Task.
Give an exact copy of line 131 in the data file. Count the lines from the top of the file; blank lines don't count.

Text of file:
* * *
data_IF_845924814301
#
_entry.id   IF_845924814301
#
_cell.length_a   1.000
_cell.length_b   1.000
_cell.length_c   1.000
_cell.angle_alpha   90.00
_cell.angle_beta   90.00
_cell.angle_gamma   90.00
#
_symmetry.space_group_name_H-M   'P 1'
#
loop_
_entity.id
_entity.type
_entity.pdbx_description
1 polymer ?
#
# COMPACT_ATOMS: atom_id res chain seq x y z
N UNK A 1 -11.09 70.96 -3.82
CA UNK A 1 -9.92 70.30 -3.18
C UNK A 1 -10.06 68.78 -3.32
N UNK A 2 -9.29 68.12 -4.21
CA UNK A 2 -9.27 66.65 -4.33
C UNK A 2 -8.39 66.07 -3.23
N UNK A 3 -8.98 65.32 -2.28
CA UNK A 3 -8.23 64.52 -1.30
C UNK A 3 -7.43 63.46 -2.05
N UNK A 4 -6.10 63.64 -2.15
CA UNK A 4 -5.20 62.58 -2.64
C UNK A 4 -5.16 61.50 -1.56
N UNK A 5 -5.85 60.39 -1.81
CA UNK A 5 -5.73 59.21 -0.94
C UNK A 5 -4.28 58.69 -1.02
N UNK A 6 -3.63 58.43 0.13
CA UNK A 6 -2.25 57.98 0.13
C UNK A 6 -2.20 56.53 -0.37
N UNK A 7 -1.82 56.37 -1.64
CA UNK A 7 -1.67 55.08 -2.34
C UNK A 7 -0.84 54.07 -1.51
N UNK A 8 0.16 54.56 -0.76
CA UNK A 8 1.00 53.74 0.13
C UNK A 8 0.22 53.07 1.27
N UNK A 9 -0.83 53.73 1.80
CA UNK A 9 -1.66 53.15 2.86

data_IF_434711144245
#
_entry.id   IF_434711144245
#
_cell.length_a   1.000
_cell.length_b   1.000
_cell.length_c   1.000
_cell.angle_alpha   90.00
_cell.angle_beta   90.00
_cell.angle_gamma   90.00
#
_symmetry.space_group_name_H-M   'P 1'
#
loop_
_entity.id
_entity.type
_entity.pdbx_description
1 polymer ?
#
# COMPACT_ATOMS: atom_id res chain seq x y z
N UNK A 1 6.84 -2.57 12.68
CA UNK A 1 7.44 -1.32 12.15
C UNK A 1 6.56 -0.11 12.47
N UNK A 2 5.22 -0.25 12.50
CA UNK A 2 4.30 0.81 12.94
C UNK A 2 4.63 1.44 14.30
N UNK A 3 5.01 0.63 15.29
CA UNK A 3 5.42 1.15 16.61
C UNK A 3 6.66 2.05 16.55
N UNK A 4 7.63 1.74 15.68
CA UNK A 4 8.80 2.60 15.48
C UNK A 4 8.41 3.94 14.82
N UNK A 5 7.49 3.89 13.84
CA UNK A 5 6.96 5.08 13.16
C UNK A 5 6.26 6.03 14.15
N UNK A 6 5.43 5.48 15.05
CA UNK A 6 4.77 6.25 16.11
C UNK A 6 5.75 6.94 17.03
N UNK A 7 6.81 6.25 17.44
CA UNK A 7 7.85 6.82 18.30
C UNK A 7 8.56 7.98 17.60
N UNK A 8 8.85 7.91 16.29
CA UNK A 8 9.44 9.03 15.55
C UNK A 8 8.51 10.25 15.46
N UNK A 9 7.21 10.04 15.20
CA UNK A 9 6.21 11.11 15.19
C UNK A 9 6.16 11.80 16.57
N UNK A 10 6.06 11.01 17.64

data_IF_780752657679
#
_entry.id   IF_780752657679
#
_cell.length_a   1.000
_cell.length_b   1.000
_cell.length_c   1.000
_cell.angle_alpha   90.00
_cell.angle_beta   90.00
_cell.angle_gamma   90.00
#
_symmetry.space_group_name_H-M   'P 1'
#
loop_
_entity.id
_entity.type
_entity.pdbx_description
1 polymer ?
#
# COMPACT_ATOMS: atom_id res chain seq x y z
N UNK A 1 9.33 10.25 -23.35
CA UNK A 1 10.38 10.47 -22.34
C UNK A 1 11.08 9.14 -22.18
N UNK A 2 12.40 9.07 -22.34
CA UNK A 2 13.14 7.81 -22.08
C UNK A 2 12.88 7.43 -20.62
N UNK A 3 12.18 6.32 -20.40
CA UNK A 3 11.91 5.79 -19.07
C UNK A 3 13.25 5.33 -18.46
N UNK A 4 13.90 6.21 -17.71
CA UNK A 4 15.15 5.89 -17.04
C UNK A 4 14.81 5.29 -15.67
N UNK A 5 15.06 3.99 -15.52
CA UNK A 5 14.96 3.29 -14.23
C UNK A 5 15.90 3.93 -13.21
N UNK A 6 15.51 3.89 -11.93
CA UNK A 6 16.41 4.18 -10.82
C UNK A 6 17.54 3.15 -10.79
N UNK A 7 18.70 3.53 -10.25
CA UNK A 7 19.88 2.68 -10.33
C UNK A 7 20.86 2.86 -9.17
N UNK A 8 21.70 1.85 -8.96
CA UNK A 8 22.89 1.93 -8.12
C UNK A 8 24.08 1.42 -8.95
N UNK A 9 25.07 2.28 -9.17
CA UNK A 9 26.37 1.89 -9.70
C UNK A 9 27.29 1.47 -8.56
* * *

CA UNK A 6 16.41 4.18 -10.82